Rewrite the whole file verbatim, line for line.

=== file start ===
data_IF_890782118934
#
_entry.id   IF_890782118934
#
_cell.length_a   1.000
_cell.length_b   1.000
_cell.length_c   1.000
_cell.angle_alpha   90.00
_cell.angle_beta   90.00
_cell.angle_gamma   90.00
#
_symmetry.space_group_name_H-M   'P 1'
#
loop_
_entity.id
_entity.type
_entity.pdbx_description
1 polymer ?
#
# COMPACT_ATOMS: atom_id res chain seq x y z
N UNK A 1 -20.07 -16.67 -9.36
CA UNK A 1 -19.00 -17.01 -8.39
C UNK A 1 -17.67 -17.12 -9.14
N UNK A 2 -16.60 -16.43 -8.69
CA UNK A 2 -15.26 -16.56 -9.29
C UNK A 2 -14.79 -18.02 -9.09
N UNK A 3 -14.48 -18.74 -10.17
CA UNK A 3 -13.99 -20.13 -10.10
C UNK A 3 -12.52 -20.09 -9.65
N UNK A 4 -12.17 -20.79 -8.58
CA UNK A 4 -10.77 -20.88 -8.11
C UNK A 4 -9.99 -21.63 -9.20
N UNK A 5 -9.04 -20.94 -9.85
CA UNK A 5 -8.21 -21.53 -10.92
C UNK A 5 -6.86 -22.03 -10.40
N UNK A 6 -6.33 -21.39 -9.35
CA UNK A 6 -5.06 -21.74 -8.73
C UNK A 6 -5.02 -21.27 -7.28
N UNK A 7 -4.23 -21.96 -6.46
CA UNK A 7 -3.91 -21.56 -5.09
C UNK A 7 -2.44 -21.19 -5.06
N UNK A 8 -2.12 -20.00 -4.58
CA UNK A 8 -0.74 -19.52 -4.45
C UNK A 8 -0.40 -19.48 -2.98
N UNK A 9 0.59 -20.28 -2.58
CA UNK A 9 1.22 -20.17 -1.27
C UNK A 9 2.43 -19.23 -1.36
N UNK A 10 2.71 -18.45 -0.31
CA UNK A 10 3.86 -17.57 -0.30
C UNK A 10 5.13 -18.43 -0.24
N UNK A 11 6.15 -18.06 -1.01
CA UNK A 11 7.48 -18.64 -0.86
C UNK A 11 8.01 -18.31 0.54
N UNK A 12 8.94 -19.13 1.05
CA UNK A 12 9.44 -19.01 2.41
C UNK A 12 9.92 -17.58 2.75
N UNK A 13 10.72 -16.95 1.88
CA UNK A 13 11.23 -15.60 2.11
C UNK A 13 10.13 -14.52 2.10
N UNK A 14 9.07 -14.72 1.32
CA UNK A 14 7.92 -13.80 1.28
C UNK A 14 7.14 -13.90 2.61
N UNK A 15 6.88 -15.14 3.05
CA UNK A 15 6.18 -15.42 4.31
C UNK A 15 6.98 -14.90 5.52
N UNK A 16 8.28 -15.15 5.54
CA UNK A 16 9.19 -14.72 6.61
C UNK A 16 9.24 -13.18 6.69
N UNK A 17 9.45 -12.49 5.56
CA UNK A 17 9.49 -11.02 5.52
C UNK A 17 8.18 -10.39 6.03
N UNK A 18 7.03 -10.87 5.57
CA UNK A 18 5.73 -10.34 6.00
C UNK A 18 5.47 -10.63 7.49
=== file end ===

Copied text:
data_IF_890782118934
#
_entry.id   IF_890782118934
#
_cell.length_a   1.000
_cell.length_b   1.000
_cell.length_c   1.000
_cell.angle_alpha   90.00
_cell.angle_beta   90.00
_cell.angle_gamma   90.00
#
_symmetry.space_group_name_H-M   'P 1'
#
loop_
_entity.id
_entity.type
_entity.pdbx_description
1 polymer ?
#
# COMPACT_ATOMS: atom_id res chain seq x y z
N UNK A 1 -20.07 -16.67 -9.36
CA UNK A 1 -19.00 -17.01 -8.39
C UNK A 1 -17.67 -17.12 -9.14
N UNK A 2 -16.60 -16.43 -8.69
CA UNK A 2 -15.26 -16.56 -9.29
C UNK A 2 -14.79 -18.02 -9.09
N UNK A 3 -14.48 -18.74 -10.17
CA UNK A 3 -13.99 -20.13 -10.10
C UNK A 3 -12.52 -20.09 -9.65
N UNK A 4 -12.17 -20.79 -8.58
CA UNK A 4 -10.77 -20.88 -8.11
C UNK A 4 -9.99 -21.63 -9.20
N UNK A 5 -9.04 -20.94 -9.85
CA UNK A 5 -8.21 -21.53 -10.92
C UNK A 5 -6.86 -22.03 -10.40
N UNK A 6 -6.33 -21.39 -9.35
CA UNK A 6 -5.06 -21.74 -8.73
C UNK A 6 -5.02 -21.27 -7.28
N UNK A 7 -4.23 -21.96 -6.46
CA UNK A 7 -3.91 -21.56 -5.09
C UNK A 7 -2.44 -21.19 -5.06
N UNK A 8 -2.12 -20.00 -4.58
CA UNK A 8 -0.74 -19.52 -4.45
C UNK A 8 -0.40 -19.48 -2.98
N UNK A 9 0.59 -20.28 -2.58
CA UNK A 9 1.22 -20.17 -1.27
C UNK A 9 2.43 -19.23 -1.36
N UNK A 10 2.71 -18.45 -0.31
CA UNK A 10 3.86 -17.57 -0.30
C UNK A 10 5.13 -18.43 -0.24
N UNK A 11 6.15 -18.06 -1.01
CA UNK A 11 7.48 -18.64 -0.86
C UNK A 11 8.01 -18.31 0.54
N UNK A 12 8.94 -19.13 1.05
CA UNK A 12 9.44 -19.01 2.41
C UNK A 12 9.92 -17.58 2.75
N UNK A 13 10.72 -16.95 1.88
CA UNK A 13 11.23 -15.60 2.11
C UNK A 13 10.13 -14.52 2.10
N UNK A 14 9.07 -14.72 1.32
CA UNK A 14 7.92 -13.80 1.28
C UNK A 14 7.14 -13.90 2.61
N UNK A 15 6.88 -15.14 3.05
CA UNK A 15 6.18 -15.42 4.31
C UNK A 15 6.98 -14.90 5.52
N UNK A 16 8.28 -15.15 5.54
CA UNK A 16 9.19 -14.72 6.61
C UNK A 16 9.24 -13.18 6.69
N UNK A 17 9.45 -12.49 5.56
CA UNK A 17 9.49 -11.02 5.52
C UNK A 17 8.18 -10.39 6.03
N UNK A 18 7.03 -10.87 5.57
CA UNK A 18 5.73 -10.34 6.00
C UNK A 18 5.47 -10.63 7.49